HTTP/3 is next Generation HTTP. Is it QUIC enough?

HTTP/3 is the designated name for the coming next version of the protocol that is currently under development within the QUIC working group in the IETF. HTTP/3 is designed to improve in areas where HTTP/2 still has some shortcomings, primarily by changing the transport layer. HTTP/3 is the first major protocol to step away from TCP and instead it uses QUIC. Daniel Stenberg does a presentation about HTTP/3 and QUIC. Why the new protocols are deemed necessary, how they work, how they change how things are sent over the network and what some of the coming deployment challenges will be. **What will the audience learn from this talk?** They will learn some of the fundamental features of and differences between HTTP/3 and previous HTTP versions and why those changes are coming. **Does it feature code examples and/or live coding?** Nope **Prerequisite attendee experience level:** [200](https://gotocph.com/2019/pages/experience-level)


Discovering RESTful Web Microservices: A Traveler's Guide

Navigating the landscape of scalable, resilient Microservices can be tricky. While each service fulfills a different purpose, there are a handful of shared properties of microservices. Knowing what these properties are and how to implement them is vital to creating robust components that are available and reliable on demand. The scalability and resilience of the WWW of documents and WebApps gives us some clues on how powerful and reliable Internet-level Microservices can be implemented. And, almost 20 years ago, Roy Fielding documented an approach to meeting the challenge of network-based software; an approach often called RESTful. Using a mix of story-telling and code examples, this talk identifies key elements of each of these three things -- REST, the Web, and Microservices -- and shows how you can apply these elements to your own projects to gain the flexibility, resiliency, and scalability you need in order to build the three types of Microservices (Stateless, Persistence, and Aggregator) with the interoperability of the WWW and the adaptability of RESTful network systems. **Academic Level** Intermediate to advanced **Who Should Attend?** Whether you are a software architect, developer, or project/product manager, this talk will have something for you. **What You'll Learn** Topics/Concepts covered in this talk include: * The three basic types of microservices (Stateless, Persistence, Aggregator) * How to apply Michael Nygard's Stability Patterns to microservices * How REST architecture can improve microservices * What we can learn from the WWW when implementing Microservices * How use runtime service discovery to improve microservices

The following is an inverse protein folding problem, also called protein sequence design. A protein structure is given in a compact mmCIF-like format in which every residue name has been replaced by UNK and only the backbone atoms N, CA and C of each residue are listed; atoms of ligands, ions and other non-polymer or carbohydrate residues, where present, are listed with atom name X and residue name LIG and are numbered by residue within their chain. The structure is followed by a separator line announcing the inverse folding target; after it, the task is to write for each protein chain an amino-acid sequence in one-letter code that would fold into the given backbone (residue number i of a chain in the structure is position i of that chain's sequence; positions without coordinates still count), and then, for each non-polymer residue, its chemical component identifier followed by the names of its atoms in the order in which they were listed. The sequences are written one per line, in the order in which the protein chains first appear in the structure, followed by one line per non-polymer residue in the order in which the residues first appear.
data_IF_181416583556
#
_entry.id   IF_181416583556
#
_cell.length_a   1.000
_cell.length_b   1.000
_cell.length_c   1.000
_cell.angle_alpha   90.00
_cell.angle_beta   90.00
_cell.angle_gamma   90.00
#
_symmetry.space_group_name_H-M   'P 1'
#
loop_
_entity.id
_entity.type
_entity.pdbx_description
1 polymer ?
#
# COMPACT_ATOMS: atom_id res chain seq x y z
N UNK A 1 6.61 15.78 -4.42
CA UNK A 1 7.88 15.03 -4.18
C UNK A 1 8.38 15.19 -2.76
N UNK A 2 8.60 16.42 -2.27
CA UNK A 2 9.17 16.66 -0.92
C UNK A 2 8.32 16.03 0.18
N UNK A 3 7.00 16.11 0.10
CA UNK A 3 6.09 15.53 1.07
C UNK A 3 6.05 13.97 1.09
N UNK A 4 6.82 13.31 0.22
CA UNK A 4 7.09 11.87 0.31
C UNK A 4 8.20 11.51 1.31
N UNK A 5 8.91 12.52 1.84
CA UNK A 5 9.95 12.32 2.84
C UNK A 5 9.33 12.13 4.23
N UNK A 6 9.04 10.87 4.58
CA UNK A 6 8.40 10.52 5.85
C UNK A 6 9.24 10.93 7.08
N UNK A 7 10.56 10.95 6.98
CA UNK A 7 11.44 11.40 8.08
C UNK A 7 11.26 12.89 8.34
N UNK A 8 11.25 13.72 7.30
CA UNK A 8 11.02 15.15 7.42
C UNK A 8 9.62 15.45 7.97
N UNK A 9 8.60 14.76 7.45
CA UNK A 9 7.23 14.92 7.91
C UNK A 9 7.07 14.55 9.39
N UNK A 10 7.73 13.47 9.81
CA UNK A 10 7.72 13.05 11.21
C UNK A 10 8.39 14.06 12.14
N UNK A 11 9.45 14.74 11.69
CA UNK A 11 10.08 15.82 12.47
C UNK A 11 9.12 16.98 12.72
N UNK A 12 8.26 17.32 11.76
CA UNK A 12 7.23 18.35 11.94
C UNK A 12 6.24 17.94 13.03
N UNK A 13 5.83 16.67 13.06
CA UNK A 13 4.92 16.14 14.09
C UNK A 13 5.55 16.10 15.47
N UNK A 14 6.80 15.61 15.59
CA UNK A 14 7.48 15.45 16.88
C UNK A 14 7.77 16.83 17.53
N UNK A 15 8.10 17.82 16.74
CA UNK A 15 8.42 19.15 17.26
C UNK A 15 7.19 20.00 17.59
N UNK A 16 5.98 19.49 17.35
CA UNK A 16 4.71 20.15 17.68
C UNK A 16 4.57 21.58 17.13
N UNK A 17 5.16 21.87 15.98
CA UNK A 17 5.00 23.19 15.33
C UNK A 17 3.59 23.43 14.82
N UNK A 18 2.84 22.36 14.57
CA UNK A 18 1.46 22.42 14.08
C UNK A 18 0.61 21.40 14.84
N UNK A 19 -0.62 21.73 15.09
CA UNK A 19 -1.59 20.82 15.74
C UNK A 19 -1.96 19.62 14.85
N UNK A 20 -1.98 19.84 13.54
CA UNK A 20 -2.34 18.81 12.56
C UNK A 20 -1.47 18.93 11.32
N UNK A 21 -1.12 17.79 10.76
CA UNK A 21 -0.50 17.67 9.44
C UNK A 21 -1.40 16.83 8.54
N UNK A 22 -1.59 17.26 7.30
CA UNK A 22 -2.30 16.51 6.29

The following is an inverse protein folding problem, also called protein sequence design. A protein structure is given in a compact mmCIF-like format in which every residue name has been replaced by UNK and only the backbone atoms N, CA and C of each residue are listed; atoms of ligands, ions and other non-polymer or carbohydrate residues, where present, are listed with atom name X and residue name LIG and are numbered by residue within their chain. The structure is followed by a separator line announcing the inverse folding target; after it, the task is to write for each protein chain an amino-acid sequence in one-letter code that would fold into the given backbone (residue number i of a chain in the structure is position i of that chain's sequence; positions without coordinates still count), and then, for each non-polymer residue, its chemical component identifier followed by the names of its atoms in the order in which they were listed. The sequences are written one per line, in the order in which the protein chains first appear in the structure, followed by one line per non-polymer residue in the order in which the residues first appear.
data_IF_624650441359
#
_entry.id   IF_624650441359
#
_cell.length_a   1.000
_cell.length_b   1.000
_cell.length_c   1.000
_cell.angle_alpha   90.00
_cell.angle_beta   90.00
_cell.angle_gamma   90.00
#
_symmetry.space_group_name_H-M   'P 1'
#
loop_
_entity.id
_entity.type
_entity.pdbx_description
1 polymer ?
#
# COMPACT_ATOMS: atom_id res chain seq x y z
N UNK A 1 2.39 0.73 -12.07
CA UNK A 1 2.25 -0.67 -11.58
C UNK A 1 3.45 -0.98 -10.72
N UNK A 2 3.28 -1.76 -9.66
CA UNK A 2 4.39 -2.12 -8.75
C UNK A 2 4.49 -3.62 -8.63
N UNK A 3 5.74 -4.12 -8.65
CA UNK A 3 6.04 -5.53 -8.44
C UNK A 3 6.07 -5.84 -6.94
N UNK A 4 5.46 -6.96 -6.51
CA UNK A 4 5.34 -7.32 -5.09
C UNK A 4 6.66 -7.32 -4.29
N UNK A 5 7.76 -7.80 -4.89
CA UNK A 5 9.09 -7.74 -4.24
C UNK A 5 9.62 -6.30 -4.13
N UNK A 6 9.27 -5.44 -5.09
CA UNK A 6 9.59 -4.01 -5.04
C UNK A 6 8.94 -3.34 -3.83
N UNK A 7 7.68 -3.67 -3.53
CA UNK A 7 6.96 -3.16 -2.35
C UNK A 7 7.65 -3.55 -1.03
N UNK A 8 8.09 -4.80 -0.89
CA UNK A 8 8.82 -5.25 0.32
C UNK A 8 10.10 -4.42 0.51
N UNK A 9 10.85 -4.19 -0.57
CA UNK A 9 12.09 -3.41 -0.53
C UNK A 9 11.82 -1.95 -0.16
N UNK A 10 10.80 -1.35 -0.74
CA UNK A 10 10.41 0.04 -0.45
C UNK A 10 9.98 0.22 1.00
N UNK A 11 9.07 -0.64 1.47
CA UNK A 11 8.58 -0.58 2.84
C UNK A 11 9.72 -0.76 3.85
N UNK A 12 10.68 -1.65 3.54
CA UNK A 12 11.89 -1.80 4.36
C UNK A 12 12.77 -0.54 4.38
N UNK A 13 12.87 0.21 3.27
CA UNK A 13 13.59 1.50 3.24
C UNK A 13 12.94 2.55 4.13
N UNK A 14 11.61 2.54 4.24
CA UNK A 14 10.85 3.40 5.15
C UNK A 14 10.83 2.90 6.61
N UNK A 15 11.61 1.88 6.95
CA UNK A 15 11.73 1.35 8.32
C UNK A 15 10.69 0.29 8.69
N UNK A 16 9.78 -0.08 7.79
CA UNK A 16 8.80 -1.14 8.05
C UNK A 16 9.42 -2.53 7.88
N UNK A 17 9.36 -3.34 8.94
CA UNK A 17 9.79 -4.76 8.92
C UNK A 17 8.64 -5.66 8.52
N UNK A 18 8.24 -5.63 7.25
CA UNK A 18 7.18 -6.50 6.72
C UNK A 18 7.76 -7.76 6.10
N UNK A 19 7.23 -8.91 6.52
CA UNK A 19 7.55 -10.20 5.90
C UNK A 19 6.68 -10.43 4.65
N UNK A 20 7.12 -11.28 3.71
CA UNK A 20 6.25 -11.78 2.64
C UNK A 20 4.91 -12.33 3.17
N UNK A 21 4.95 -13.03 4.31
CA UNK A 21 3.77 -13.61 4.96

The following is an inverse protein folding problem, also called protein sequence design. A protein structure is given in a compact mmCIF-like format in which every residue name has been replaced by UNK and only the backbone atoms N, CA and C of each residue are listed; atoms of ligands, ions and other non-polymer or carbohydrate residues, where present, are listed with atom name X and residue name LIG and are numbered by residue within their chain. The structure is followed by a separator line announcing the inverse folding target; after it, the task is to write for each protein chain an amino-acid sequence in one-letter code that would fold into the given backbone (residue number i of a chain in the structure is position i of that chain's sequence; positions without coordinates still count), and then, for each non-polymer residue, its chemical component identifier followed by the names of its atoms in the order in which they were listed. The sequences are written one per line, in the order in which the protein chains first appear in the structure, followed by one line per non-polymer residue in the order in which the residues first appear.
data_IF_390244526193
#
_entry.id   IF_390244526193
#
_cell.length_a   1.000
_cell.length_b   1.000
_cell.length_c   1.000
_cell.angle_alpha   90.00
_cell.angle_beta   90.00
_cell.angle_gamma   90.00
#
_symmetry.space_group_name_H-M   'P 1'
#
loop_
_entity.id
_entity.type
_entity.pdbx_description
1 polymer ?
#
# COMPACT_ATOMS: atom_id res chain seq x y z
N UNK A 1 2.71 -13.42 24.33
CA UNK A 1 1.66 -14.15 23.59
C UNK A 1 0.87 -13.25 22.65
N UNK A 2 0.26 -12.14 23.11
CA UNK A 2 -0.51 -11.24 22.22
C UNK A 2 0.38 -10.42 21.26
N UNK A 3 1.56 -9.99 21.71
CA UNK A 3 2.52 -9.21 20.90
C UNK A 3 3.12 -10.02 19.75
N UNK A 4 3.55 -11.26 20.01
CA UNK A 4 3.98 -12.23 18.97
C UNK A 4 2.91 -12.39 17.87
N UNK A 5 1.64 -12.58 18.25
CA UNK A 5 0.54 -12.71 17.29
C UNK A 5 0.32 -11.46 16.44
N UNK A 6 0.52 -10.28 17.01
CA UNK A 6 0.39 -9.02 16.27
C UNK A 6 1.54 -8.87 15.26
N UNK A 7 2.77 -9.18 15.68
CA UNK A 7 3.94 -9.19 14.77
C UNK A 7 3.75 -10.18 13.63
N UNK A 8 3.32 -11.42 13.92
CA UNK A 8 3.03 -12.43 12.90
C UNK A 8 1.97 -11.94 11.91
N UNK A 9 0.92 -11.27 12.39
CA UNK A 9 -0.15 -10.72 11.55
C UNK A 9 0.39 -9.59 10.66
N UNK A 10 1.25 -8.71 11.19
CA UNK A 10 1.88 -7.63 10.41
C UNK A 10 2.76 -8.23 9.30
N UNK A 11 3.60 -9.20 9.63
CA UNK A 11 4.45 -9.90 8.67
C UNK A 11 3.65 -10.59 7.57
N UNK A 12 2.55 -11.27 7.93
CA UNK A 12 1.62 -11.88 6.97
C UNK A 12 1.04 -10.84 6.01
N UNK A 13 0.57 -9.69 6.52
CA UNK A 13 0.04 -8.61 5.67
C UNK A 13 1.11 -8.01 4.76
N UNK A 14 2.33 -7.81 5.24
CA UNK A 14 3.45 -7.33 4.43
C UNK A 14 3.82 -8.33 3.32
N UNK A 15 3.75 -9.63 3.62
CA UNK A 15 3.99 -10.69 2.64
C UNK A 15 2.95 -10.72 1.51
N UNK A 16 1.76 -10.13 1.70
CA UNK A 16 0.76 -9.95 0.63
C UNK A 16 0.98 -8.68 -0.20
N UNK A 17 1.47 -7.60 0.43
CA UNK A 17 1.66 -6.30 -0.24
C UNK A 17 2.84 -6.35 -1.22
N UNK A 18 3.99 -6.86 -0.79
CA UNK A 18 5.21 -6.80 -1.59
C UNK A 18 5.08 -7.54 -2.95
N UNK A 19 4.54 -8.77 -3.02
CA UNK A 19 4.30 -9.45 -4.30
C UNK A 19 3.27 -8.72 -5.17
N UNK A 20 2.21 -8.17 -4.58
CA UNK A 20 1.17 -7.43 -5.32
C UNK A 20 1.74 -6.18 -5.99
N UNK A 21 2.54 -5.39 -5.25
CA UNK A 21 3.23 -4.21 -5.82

OAuth Tokens As Your Identity API

You have an OAuth server, now what? In this talk, Jacob will illustrate how OAuth and OpenID Connect can be leveraged to deliver agility and scalability while also ensuring security. Distributed systems bring with them complexities surrounding identity. How should end-user identities be traced and delegated? How can we manage user permissions across groups and in large organizations? Jacob will explore a standards-based approach using protocols like OAuth and OpenID Connect, highlighting patterns for large scale deployments while keeping things simple. We’ll also see how identity is preserved and utilized within complex software delivery networks like Kubernetes.


Introduction to OpenAPI

Open API Specification is a machine and human readable way to describe APIs. From these specs we can generate documentation, create libraries, and ensure that our users know exactly what to expect from our APIs.<br /> This talk shows you around OAS from the beginning, showing how to create the specs and recommending some tools to help the process. Once you have the spec, things get interesting and this talk will showcase some of the things that you can offer once your API is described in this way. This session is recommended for writers looking to become more API-savvy and API engineers wanting to make their APIs more useful to their users. **What will the audience learn from this talk?** Attendees will learn about describing their APIs using OpenAPI specification, and what can be produced from the descriptions, such as documentation, tests, and even code. **Does it feature code examples and/or live coding?** Code and spec examples are included (in large font for illustration purposes), but no live coding. **Prerequisite attendee experience level:** Level [100](https://gotocph.com/2019/pages/experience-level)


Boost your API Development with GraphQL & Prisma

GraphQL is taking over the industry and replaces REST as a new API standard. Originally developed by Facebook, it is already used in production by companies like GitHub, Twitter, Airbnb and a lot more. This session gives a thorough introduction into GraphQL, explains how it works and what the benefits are compared to traditional API standards like REST. We'll further explore how Prisma's auto-generated database client helps you build fully type-safe GraphQL servers without writing boilerplate.